Independence Hall is the centerpiece of Philadelphia’s National Historic Park. The building was constructed in 1753 and was designed to serve as the home for the colonial legislature. Later, it became the Pennsylvania State House (at least until 1799 when it moved to Lancaster). Between 1775 and 1783, this was the principle meeting place for the Second Continental Congress and site of the Constitutional Convention during the summer of 1787. During the Second Continental Congress, George Washington was appointed Commander-in-Chief of the Continental Army and Benjamin Franklin as the first Postmaster General. America’s Declartion of Independence was approved in this building on July 4, 1776 and read aloud to the public in the area that became known as “Independence Square.” Congress continued to meet in this building until December of 1776 after which they evacuated the city because of pending British occupation. In the interim, congress met in Baltimore, Maryland until their return to Philadelphia in March of 1777. By September of that year, they had to evacuate again because of a second British occupation. They finally returned to Philadelphia in July of 1778. During 1915, I n this building, former U.S. President, William Howard Taft, first announced the creation of the League to Enforce Peace. This organization led to the creation of the League of Nations and, eventually, the United Nations. The Liberty Bell at first hung on a tree behind Independence Hall before making its way to the lower chamber of the original wooden steeple. Today, Independence Hall is featured on the back of the U.S. one hundred dollar bill.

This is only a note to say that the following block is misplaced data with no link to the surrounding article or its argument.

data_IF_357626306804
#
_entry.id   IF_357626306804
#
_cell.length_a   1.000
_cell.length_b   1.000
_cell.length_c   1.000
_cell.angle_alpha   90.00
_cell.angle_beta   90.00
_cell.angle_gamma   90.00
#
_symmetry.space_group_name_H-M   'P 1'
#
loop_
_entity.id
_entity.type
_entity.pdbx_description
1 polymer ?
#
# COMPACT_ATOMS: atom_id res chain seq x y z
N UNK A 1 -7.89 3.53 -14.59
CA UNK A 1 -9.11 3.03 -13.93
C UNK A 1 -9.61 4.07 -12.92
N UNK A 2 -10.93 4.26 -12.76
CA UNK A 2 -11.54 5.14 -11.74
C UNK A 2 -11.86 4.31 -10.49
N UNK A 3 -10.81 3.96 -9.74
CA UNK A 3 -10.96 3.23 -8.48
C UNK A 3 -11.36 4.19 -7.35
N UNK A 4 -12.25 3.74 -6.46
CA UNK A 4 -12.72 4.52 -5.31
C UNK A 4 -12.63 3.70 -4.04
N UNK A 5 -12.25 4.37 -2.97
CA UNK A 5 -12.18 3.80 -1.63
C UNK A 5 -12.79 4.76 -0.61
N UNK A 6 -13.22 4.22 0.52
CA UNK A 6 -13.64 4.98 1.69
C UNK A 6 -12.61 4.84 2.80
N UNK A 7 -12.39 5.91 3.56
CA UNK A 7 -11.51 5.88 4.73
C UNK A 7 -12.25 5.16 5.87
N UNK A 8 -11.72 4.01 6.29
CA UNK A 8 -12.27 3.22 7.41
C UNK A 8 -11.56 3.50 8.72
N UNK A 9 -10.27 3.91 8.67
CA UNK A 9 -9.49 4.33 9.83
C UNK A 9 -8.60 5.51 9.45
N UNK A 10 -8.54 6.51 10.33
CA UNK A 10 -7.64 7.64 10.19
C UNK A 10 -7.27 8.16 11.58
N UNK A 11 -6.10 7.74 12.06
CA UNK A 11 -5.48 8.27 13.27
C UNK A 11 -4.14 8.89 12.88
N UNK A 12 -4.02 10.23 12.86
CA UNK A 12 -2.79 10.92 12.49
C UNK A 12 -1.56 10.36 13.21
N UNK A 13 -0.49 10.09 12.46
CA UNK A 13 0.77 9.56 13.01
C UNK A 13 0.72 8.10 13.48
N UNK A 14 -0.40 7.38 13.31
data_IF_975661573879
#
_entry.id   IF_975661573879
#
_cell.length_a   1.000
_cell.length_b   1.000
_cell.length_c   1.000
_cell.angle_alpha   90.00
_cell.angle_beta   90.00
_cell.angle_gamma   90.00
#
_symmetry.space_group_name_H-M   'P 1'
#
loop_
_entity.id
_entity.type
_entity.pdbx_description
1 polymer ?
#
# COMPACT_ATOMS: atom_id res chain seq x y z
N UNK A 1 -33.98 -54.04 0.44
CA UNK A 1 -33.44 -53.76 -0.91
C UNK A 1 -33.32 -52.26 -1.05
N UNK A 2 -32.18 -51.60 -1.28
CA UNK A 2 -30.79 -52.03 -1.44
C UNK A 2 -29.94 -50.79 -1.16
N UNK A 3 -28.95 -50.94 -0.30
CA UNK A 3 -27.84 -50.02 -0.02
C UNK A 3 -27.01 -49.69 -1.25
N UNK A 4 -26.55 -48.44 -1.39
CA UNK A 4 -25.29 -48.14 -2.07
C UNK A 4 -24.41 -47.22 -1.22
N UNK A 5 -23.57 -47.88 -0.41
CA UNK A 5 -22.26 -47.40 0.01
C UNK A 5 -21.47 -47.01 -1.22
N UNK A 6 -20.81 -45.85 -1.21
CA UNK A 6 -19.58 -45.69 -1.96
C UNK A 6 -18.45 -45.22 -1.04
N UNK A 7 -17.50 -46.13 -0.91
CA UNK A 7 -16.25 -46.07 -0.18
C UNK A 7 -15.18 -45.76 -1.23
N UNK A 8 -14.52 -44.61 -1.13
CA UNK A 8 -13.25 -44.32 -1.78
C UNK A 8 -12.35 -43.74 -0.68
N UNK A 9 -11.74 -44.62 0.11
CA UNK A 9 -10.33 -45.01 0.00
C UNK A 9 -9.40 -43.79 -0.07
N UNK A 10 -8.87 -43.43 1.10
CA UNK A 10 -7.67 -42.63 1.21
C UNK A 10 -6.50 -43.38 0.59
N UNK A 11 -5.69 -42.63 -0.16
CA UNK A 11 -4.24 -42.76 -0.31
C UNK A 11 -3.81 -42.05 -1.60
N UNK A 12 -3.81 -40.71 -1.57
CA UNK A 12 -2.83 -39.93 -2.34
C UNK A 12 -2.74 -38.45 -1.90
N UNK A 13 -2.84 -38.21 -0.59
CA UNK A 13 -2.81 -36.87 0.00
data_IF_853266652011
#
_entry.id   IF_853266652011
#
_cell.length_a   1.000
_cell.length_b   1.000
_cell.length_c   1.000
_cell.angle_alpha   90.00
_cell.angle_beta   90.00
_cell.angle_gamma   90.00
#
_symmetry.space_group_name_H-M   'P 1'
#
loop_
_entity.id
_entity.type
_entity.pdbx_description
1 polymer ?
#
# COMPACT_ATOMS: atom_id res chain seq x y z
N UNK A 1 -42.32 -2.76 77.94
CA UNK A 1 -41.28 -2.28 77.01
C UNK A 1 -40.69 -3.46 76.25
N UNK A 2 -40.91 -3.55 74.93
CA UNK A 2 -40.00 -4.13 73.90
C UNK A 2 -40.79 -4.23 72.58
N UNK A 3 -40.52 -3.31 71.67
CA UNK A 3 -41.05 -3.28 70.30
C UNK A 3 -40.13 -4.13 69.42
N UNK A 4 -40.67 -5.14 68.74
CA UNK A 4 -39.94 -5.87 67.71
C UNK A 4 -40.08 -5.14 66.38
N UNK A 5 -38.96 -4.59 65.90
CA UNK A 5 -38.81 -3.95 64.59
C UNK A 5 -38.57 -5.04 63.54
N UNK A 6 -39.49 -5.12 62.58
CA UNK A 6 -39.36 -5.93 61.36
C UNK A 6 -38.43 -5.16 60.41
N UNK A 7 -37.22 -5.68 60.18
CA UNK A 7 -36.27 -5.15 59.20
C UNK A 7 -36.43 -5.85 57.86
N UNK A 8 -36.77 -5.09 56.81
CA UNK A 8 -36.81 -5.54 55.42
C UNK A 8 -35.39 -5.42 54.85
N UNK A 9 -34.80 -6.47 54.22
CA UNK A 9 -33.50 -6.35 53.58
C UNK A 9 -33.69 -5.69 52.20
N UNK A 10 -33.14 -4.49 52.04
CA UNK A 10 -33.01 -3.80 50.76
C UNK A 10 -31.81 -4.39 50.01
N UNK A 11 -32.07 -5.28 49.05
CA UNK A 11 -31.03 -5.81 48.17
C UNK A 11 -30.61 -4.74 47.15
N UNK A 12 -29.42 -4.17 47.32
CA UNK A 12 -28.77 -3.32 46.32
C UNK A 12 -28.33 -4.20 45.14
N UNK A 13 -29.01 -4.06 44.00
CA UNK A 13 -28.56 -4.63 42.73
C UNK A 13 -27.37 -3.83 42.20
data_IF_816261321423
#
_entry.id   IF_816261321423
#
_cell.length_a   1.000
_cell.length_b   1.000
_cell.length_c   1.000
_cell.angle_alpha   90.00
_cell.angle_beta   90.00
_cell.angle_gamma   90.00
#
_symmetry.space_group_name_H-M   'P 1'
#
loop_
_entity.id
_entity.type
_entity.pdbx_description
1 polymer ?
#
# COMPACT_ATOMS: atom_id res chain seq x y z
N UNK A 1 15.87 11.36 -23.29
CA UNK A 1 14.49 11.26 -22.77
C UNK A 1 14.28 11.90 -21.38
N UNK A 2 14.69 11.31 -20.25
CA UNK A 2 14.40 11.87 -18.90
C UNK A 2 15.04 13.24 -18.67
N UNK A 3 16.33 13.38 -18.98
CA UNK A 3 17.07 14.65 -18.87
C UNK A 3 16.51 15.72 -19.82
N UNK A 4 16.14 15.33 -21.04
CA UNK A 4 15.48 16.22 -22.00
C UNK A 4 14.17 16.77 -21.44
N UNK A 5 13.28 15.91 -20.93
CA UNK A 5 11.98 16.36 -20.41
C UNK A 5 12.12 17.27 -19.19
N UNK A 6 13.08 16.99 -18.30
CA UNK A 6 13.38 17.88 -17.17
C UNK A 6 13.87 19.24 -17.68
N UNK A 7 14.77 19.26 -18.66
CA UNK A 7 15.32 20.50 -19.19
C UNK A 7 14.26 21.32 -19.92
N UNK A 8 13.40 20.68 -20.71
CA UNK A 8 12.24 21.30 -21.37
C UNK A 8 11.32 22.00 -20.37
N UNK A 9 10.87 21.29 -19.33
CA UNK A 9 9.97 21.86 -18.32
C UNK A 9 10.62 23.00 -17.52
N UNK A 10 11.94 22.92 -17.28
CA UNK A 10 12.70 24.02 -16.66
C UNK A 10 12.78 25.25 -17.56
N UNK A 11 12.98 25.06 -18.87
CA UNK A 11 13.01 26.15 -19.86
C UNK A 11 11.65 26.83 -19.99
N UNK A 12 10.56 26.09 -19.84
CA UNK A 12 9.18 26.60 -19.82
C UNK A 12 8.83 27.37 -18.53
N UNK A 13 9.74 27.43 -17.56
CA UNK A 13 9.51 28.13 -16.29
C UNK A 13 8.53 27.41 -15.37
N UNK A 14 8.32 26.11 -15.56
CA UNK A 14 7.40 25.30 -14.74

Independence Hall not only serves as the centerpiece of Philadelphia’s Independence National Historic Park, but also as a symbol of America’s creation.
From December of 1790 until May of 1800, the U.S. Congress met in another building on the complex (now known as Congress Hall). Here, three new states (Vermont, Kentucky, and Tennessee) were admitted to the Union, and the Inaugurations of George Washington (his second) and John Adams were held.
Also located on the property is Philosophical Hall (built between 1786 and 1789), home of the oldest “...learned society” in America, The American Philosophical Society. The society was originally founded in1743 by Benjamin Franklin